Many of the town's temporary inhabitants are fleeing persecution or conflict in countries such as Afghanistan, Eritrea, Iraq, Sudan and Syria. And although these people are entitled to seek asylum in France, the country's lack of accommodation, administrative hurdles and language barrier, compel many to travel on to England where many already have family waiting.

With the arrival of winter, the crisis in Calais intensifies. To help address the problem, French authorities have opened a day centre as well as housing facilities for women and children. UNHCR is concerned with respect to the situation of male migrants who will remain without shelter solutions. Photographer Julien Pebrel recently went to Calais to document their lives in dire sites such as the Vandamme squat and next to the Tioxide factory.

Cold, Uncomfortable and Hungry in Calais

Abdu finds his voice in Germany

When bombs started raining down on Aleppo, Syria, in 2012, the Khawan family had to flee. According to Ahmad, the husband of Najwa and father of their two children, the town was in ruins within 24 hours.

The family fled to Lebanon where they shared a small flat with Ahmad's two brothers and sisters and their children. Ahmad found sporadic work which kept them going, but he knew that in Lebanon his six-year-old son, Abdu, who was born deaf, would have little chance for help.

The family was accepted by Germany's Humanitarian Assistance Programme and resettled into the small central German town of Wächtersbach, near Frankfurt am Main. Nestled in a valley between two mountain ranges and a forest, the village has an idyllic feel.

A year on, Abdu has undergone cochlear implant surgery for the second time. He now sports two new hearing aids which, when worn together, allow him to hear 90 per cent. He has also joined a regular nursery class, where he is learning for the first time to speak - German in school and now Arabic at home. Ahmed is likewise studying German in a nearby village, and in two months he will graduate with a language certificate and start looking for work. He says that he is proud at how quickly Abdu is learning and integrating.

Abdu finds his voice in Germany

A Teenager in Exile

Like fathers and sons everywhere, Fewaz and Malak sometimes struggle to coexist. A new haircut and a sly cigarette are all it takes to raise tensions in the cramped apartment they currently call home. But, despite this, a powerful bond holds them together: refugees from Syria, they have been stranded for almost a year in an impoverished neighbourhood of Athens.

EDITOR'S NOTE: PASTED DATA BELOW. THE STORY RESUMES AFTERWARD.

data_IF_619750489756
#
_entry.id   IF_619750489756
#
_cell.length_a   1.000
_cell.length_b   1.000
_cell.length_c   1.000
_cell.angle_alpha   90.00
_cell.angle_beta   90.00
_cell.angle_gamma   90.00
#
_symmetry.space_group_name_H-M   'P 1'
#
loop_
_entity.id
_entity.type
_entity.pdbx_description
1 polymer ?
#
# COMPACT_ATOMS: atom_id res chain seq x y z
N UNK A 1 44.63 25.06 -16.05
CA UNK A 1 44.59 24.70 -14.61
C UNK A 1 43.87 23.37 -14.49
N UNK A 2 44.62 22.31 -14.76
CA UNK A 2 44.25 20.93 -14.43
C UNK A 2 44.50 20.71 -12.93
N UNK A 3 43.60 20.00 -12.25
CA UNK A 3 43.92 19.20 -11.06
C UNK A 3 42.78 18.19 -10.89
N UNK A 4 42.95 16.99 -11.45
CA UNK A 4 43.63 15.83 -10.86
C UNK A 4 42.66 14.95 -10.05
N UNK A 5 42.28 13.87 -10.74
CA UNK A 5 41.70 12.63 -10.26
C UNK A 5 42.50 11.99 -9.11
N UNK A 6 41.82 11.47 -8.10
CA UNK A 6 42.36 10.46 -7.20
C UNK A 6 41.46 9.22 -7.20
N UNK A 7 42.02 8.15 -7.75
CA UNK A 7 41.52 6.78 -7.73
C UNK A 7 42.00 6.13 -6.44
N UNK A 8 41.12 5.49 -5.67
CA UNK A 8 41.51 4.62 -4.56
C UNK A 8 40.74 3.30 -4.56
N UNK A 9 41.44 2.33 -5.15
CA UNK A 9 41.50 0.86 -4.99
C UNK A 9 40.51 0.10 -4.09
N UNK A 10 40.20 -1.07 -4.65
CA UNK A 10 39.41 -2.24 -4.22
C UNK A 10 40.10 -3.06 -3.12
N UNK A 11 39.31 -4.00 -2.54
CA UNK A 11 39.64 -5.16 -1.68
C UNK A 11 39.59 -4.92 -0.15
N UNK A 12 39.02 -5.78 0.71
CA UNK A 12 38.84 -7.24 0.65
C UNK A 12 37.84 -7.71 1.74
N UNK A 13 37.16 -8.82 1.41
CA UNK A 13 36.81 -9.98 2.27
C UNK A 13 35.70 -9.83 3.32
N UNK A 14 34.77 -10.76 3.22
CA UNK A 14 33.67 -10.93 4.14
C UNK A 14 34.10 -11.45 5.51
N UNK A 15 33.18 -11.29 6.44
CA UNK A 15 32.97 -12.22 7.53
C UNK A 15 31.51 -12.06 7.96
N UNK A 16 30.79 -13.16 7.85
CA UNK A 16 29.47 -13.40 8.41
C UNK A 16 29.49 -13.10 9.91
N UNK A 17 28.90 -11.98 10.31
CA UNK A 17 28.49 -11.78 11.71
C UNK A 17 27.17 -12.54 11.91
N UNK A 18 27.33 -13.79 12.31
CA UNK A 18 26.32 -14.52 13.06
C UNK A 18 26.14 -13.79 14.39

They fled their home with the rest of the family in the summer of 2012, after war threw their previously peaceful life into turmoil. From Turkey, they made several perilous attempts to enter Greece.

Thirteen-year-old Malak was the first to make it through the Evros border crossing. But Fewaz, his wife and their two other children were not so lucky at sea, spending their life savings on treacherous voyages on the Mediterranean only to be turned back by the Greek coastguard.

Finally, on their sixth attempt, the rest of the family crossed over at Evros. While his wife and two children travelled on to Germany, Fewaz headed to Athens to be reunited with Malak.

"When I finally saw my dad in Athens, I was so happy that words can't describe," says Malak. However, the teenager is haunted by the possibility of losing his father again. "I am afraid that if my dad is taken, what will I do without him?"

Until the family can be reunited, Malak and his father are determined to stick together. The boy is learning to get by in Greek. And Fewaz is starting to get used to his son's haircut.

A Teenager in Exile

Responding to Syria's Tragedy Play video

Responding to Syria's Tragedy

As Syria's war heads towards a fifth year, the United Nations and partners today launched a major new humanitarian and development appeal, requesting over US$8.4 billion in funds to help nearly 18 million people in Syria and across the region in 2015
Iraq: The Plight of the YazidisPlay video

Iraq: The Plight of the Yazidis

Tens of thousands of people, including ethnic Yazidis originating from the Sinjar area, have been forced to find shelter in schools and unfinished structures across northern Iraq since fleeing their homes. The UN refugee agency has been trying to help, opening camps to provide better shelter.
Iraq: Preparing for Winter in DohukPlay video

Iraq: Preparing for Winter in Dohuk

Efforts are under way in Syria, Iraq and neighbouring countries to prepare refugees and the internally displaced for winter. But UNHCR remains deeply concerned that a $58.45 million funding shortfall could leave as many as a million people out in the cold.